Skills and Qualifications needed to be an Agency Nurse

Has the pandemic put an end to nursing as we know it?

June 18, 2020

Some sources cite June 2019 as the start of what unfolded to be one of Australia’s most prolonged bushfire disasters, during which 34 people lost their lives during a time when an area roughly the same size as Syria was burned.

Just twelve months on, ‘unprecedented’ has become the standard precursor to the descriptions of other disasters we have continued to, and since endured–from drought, floods and cyclones to the COVID-19 pandemic and beyond.

What has also been unprecedented is the strain this has put not just on healthcare, but on our nurses. We’re already seeing changes – some subtle, some not so–in the way nurses want to work, demand for services, increased upskilling and a shift in perspective on self rather than serve.

Changing work habits

If COVID has taught us anything, it’s that flexibility and agility will always be in demand and that job security is a thing of the past. With services such as breast screening, immunisation clinics, and elective surgery on hold in recent months, work stopped altogether for some, while others were deployed into roles they hadn’t previously considered – from COVID testing clinics to contact tracing units.

For others, the strain of being unemployed, under-employed or overworked have led to some nurses reviewing exactly what the future of work will be. And for some, the excitement and variety of changing work options has opened up a whole new world of opportunities where taking on short-term contracts or casual assignments offers a better alternative for the future of their work.

uPaged nurses have been a case in point during the pandemic, demonstrating both flexibility and open-mindedness to roles they hadn’t considered previously. For those in hospitals or facilities where staff were stood down, had reduced hours or were laid off altogether,  they have been able to take advantage of the new jobs available. From manning Medibank’s national COVID telehealth lines one week, to working in COVID crisis response teams the next, followed up by a stint in a GP Respiratory clinic as an example, some had not previously worked outside of theatre until now, and are now enjoying the increased scope of practice.

Demand for services

Certainly, the impact on services requiring nurses, in particular for nurses specialising in mental health, is on the increase. A joint statement released last month by the Australian Medical Association (AMA), the University of Sydney and the University of Melbourne confirmed what we’ve known for a while–that the culmination of the events of the past year compounded by the impact of COVID-19 will likely lead to increased rates of suicide, mental illness and subsequent demand for mental health services. To that end, the Government has granted a funding boost of $54M for mental health to strengthen Australians’ health through research to prevent illness and deliver better health care as we recover and restore our nation in the aftermath of the pandemic.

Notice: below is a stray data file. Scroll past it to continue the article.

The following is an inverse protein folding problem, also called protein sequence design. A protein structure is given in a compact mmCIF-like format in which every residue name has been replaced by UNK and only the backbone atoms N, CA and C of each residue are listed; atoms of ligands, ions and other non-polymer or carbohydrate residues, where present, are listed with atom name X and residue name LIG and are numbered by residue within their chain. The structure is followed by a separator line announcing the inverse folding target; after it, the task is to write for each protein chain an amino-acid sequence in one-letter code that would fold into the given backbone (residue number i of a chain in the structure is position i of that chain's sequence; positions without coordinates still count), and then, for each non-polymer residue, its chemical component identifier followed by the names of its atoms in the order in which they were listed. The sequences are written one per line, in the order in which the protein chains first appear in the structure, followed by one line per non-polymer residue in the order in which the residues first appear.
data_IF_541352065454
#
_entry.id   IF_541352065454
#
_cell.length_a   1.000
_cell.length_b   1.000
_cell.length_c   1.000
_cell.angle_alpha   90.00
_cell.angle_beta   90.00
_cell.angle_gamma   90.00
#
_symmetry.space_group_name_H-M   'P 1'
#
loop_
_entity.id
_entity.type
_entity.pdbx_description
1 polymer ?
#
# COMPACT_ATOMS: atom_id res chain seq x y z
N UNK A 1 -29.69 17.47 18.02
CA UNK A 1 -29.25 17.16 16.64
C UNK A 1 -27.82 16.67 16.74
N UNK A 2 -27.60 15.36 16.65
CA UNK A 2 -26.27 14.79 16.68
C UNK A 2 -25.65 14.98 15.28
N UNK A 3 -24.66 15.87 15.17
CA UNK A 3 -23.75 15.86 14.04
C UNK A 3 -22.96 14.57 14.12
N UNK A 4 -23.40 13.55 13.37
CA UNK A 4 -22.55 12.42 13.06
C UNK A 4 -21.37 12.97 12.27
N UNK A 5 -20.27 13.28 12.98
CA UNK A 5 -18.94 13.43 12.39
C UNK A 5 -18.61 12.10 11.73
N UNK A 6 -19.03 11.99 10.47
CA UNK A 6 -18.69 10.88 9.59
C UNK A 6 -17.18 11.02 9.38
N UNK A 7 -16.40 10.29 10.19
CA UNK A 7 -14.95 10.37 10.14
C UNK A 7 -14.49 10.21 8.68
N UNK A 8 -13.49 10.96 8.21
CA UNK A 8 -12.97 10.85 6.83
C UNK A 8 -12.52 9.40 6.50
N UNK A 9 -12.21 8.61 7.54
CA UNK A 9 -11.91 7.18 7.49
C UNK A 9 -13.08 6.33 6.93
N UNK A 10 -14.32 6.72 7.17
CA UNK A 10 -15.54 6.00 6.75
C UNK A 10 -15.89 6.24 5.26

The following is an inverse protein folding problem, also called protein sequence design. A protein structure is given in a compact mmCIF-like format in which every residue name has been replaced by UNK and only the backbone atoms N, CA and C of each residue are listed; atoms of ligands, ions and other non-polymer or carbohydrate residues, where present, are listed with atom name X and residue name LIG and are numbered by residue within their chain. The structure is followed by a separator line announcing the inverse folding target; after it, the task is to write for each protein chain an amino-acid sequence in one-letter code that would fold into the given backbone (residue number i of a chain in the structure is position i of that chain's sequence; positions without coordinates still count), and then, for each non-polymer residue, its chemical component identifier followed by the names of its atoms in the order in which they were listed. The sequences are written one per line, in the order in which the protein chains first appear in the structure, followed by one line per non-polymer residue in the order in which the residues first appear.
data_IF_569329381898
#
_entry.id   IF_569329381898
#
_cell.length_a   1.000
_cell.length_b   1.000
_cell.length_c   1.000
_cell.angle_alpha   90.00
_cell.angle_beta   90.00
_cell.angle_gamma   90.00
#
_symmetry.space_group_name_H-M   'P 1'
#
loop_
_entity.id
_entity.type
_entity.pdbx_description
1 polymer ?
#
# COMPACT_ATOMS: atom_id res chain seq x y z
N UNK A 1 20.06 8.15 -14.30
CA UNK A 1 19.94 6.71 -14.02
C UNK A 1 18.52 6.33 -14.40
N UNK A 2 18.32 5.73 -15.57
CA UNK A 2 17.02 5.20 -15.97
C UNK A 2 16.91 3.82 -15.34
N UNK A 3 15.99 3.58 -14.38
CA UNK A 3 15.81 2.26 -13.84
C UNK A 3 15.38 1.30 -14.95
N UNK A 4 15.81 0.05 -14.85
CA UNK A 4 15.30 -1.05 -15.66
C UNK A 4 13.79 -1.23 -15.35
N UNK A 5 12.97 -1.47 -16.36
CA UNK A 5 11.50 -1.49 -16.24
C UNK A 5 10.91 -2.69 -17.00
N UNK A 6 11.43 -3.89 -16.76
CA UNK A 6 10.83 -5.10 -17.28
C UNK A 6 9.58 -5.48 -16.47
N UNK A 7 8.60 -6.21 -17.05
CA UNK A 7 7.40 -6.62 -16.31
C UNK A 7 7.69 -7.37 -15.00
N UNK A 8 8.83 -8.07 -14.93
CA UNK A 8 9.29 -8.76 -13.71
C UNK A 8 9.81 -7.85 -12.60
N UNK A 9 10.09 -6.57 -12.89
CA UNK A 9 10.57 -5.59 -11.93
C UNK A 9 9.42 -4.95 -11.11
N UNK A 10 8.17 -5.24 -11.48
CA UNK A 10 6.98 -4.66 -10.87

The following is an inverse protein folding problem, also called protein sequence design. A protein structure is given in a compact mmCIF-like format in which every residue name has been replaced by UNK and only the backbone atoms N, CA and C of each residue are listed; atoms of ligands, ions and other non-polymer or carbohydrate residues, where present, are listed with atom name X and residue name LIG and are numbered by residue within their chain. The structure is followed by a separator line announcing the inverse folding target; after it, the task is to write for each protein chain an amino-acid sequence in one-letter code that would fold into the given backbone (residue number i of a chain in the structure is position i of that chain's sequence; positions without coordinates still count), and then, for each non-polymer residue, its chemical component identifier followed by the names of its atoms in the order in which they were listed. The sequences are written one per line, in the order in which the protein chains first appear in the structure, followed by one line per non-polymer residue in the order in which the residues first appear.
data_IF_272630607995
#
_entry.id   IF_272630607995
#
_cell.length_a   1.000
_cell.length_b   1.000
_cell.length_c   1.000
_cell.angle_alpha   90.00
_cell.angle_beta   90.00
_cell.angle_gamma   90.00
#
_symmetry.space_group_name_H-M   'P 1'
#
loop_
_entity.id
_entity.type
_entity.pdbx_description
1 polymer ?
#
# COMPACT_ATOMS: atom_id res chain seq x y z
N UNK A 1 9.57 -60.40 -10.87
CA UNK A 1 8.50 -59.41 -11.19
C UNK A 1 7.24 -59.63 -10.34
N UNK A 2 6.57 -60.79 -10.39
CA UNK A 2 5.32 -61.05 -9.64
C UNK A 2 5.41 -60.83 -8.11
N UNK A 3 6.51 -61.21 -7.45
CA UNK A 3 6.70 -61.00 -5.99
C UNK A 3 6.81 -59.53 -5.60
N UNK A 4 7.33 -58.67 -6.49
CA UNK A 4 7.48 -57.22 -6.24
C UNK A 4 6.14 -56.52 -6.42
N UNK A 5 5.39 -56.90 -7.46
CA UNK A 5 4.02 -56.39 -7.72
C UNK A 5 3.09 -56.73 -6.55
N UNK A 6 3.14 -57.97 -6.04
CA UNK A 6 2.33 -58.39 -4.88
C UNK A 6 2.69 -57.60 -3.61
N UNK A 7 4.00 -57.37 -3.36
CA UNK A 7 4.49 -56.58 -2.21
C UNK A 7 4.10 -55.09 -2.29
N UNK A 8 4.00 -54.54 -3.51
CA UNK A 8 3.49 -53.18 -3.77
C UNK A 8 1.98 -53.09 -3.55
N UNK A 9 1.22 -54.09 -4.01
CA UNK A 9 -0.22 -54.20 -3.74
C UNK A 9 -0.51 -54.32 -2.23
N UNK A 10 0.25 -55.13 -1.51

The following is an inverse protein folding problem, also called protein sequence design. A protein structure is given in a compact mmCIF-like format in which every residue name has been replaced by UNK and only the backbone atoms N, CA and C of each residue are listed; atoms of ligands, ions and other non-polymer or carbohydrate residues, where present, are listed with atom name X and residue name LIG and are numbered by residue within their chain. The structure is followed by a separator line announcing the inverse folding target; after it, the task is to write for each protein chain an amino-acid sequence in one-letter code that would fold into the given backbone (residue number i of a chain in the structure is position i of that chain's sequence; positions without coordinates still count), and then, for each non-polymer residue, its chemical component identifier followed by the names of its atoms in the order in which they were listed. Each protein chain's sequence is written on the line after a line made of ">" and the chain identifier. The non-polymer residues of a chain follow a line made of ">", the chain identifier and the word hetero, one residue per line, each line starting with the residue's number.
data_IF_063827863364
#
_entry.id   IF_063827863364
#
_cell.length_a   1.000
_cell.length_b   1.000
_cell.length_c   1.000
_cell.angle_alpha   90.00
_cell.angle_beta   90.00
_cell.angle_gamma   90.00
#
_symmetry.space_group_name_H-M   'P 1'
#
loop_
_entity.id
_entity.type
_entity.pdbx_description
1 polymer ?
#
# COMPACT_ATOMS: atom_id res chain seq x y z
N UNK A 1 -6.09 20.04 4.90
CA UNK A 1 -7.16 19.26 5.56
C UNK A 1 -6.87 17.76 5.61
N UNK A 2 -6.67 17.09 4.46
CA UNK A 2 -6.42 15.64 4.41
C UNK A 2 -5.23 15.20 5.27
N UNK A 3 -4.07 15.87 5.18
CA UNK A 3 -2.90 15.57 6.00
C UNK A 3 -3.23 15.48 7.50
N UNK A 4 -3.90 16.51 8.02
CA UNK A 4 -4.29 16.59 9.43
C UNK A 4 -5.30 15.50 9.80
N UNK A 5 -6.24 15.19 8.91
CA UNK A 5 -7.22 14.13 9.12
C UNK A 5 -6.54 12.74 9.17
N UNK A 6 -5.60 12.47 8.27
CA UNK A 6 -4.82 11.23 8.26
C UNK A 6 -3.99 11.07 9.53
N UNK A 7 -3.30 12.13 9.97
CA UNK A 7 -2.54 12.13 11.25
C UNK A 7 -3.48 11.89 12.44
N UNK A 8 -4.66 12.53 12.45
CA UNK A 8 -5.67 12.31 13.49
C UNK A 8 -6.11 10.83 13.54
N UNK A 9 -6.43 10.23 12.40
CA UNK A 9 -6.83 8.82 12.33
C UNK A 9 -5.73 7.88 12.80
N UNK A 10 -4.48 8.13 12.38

That will mean an increased need for nurses with skills and knowledge of mental health nursing, particularly as we transition to our post-COVID world.

Skilling up to meet demand

For nurses seeking a career change or for those wishing to upskill, this increased need may well present a great opportunity.

The Australian College of Mental Health Nurses advises that, with an undergraduate degree in nursing, you can register to practice as a nurse and work in most mental health settings. However, to become a specialist mental health nurse, you need to undertake postgraduate study in mental health nursing at Graduate Diploma or Master’s level.

There are a multitude of training opportunities available here.

Nursing the nurses

Nurses, by their very nature, are often the last to apply the classic aeroplane analogy that you must put your own mask on first before you can help others. And this is where putting a perspective on self, rather than serving, is really important.

There are some brilliant resources out there for nurses on self-care, including this one here.

With over 30% of nurses demonstrating depressive symptoms (compared to only 4% of the general Australian population) and with anxiety also common in the nurses, it can be very hard for afflicted nurses to seek treatment for their own mental health issues.

Many fear the stigma of mental illness and worry that they will be seen as less capable of looking after patients if they are struggling with mental illness themselves.

With the compounding impact of the pressure that everyone has been under this past year, it is absolutely critical that, as nurses, we get our mask on first and look after ourselves as a priority.

New world order

There is no doubt that the events of the last 12 months have left an indelible mark. The collective international rise of gratitude for and recognition of essential workers and the outpouring of support during our International Year of the Nurse has pushed the profession to the forefront.

What the long-term impact on nurses and nursing will be is anyone’s guess right now, but talking about the issues we’ve endured, seeking a way to resolve what will work best for us in our work in the future, and embracing the change is a great starting point.

Let’s just hope the next 12 months bring a calmer, kinder and more forgiving new world order.

This article first appeared in The Lamp – the digital magazine of the NSW Nurses and Midwives’ Association.

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